Warning! Major Spoilers!
Each Game of Thrones season goes by incredibly quickly and we’ve come to the end of what has arguably been one of the strongest finales to date, if not the strongest. Most finales that have come before have suffered from dealing largely with the fallout of what happened in the ninth episode – be it Eddard Stark’s death, the battle of Blackwater or the infamous Red Wedding, but now The Children has come along and gave us several shock moments in its own right – most notably the death of Charles Dance’s Tywin Lannister, which I’ll get to later.
The episode opens North of the Wall. Jon Snow’s brought before Mance Rayder but before he can kill him, Stannis Baratheon sweeps in on horseback. We got the interactions between Jon and Stannis to witness and that was a great way to kick off what would be another totally game changing episode.
This was a big episode for Tywin Lannister, and it’ll be a shame to miss Charles Dance because he delivers an incredible performance as Tywin. He’s been great all season, and one of those characters who everyone loves to hate. Tywin was ignoring/denying the truth about Jamie and Cersei for a while now, but that scene where Tywin was told by Cersei was also an important moment. However, Tywin didn’t get long to think of it because Tyrion paid him a visit shortly before his escape, and in one of the biggest shock moments since the Purple Wedding, killed his father. Even at the last, Tywin was still trying to convince Tyrion to spare his life – quickly trying to say that he’d never let his son be killed – but that all changed when Tyrion shot him the first time.
Appropriately saving that sequence until the end, we were met with several awesome encounters beforehand. The Brienne/Hound fight was great to watch, with both characters challenging their strongest threat yet. Like the rest of the events in this episode it was all pulled off very well, and the fact that Arya refused to go with Brienne made it all the more notable – because it’s a significant gamechanger in Arya’s story. She no longer has the Hound to look after her, and Brienne isn’t going to catch up with her anytime soon, so seeing Arya make that journey to Braavos at the episode’s end was a strong way to set up her storyline in the fifth season, and it’ll be interesting to see where her character goes from here.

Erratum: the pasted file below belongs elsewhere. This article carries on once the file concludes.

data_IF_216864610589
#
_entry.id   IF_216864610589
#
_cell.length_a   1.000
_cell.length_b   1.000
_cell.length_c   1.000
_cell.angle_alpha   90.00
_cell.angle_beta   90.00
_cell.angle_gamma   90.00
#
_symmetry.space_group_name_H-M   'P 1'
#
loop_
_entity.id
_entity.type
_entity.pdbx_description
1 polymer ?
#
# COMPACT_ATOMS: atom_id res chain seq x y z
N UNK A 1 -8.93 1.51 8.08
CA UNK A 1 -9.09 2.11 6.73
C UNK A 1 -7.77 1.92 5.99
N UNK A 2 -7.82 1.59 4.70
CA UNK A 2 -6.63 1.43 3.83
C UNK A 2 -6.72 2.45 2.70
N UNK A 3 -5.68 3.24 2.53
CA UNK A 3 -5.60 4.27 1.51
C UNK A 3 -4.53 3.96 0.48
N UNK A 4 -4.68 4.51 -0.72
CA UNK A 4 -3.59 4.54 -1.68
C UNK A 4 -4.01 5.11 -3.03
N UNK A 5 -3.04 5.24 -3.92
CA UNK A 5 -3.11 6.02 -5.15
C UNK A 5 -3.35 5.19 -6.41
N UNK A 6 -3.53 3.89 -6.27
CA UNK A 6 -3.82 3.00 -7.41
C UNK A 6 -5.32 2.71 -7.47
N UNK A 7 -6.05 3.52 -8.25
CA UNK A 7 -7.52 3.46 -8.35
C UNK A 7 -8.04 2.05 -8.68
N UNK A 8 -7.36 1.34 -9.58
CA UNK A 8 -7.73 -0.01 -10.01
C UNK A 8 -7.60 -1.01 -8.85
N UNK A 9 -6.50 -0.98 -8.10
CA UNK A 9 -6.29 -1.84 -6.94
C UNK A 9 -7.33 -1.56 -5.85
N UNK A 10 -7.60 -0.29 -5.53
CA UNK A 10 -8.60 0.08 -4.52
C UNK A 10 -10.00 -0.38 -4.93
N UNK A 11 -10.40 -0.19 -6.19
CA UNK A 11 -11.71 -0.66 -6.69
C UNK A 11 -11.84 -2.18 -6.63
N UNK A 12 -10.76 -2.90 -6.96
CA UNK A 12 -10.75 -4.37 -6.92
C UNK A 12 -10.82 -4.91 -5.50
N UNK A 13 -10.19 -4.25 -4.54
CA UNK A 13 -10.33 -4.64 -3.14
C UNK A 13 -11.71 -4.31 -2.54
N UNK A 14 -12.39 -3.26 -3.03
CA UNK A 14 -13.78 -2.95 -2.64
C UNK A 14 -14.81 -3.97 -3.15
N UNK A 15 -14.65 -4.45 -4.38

A character who we haven’t seen since episode 5, halfway through the series showed up this week – Bran. We got the fight between the undead skeleton walkers which was handled very well, and unfortunately, we had to say goodbye to Jojen this week, but his death came with a very awesome fight scene with some special effects that worked surprisingly well on TV. With Meera, Bran and Hodor now in the cave under the tree, like most of the other characters on this show, they’ll be in an entirely new place come next season. And even though this hasn’t been the strongest arc out of the season so far, it did up its game for the finale which proved to be very effective indeed.
Finally, Dany also got a big moment this season, saying goodbye to her dragons after seeing the harrowing cost of what these creatures could do in the open. Much like the departure of Jorah, it was an emotionally touching moment, made even moreso by the fact that these dragons were the loyal ones.
The extra length really helped The Children. It was well-paced, providing several key developments in several major storylines and has laid a lot of groundwork for season 5. It’s got plenty of shock moments on its own – Arya and Tyrion leaving Westeros for example, and Tyrion killing Shae and Tywin – but on the whole, this was another strong episode in a very strong season, which has been one of my favourites so far.
However, now we’ve got to wait until Season 5. This is going to be my first long wait for a new season because I was mostly playing catchup on the series until this point. But now it’s gone, the wait will be longer than ever.